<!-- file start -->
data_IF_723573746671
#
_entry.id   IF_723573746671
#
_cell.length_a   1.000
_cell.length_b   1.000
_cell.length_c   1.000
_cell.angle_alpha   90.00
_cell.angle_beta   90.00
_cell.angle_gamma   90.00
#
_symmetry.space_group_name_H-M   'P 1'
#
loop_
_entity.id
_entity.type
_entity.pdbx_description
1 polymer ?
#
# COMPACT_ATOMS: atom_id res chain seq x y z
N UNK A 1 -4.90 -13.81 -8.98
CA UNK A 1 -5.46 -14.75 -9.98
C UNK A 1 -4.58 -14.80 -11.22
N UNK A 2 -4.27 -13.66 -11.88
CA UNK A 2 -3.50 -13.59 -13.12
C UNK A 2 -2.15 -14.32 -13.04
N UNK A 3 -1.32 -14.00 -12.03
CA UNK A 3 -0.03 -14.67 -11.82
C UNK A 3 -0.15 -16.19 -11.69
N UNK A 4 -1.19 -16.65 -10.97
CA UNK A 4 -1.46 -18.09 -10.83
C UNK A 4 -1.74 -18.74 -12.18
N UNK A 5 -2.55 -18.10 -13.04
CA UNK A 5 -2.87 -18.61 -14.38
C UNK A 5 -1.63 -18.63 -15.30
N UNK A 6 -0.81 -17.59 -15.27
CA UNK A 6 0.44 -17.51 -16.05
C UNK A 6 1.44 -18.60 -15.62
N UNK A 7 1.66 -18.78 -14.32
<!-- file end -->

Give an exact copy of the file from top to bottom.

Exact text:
data_IF_723573746671
#
_entry.id   IF_723573746671
#
_cell.length_a   1.000
_cell.length_b   1.000
_cell.length_c   1.000
_cell.angle_alpha   90.00
_cell.angle_beta   90.00
_cell.angle_gamma   90.00
#
_symmetry.space_group_name_H-M   'P 1'
#
loop_
_entity.id
_entity.type
_entity.pdbx_description
1 polymer ?
#
# COMPACT_ATOMS: atom_id res chain seq x y z
N UNK A 1 -4.90 -13.81 -8.98
CA UNK A 1 -5.46 -14.75 -9.98
C UNK A 1 -4.58 -14.80 -11.22
N UNK A 2 -4.27 -13.66 -11.88
CA UNK A 2 -3.50 -13.59 -13.12
C UNK A 2 -2.15 -14.32 -13.04
N UNK A 3 -1.32 -14.00 -12.03
CA UNK A 3 -0.03 -14.67 -11.82
C UNK A 3 -0.15 -16.19 -11.69
N UNK A 4 -1.19 -16.65 -10.97
CA UNK A 4 -1.46 -18.09 -10.83
C UNK A 4 -1.74 -18.74 -12.18
N UNK A 5 -2.55 -18.10 -13.04
CA UNK A 5 -2.87 -18.61 -14.38
C UNK A 5 -1.63 -18.63 -15.30
N UNK A 6 -0.81 -17.59 -15.27
CA UNK A 6 0.44 -17.51 -16.05
C UNK A 6 1.44 -18.60 -15.62
N UNK A 7 1.66 -18.78 -14.32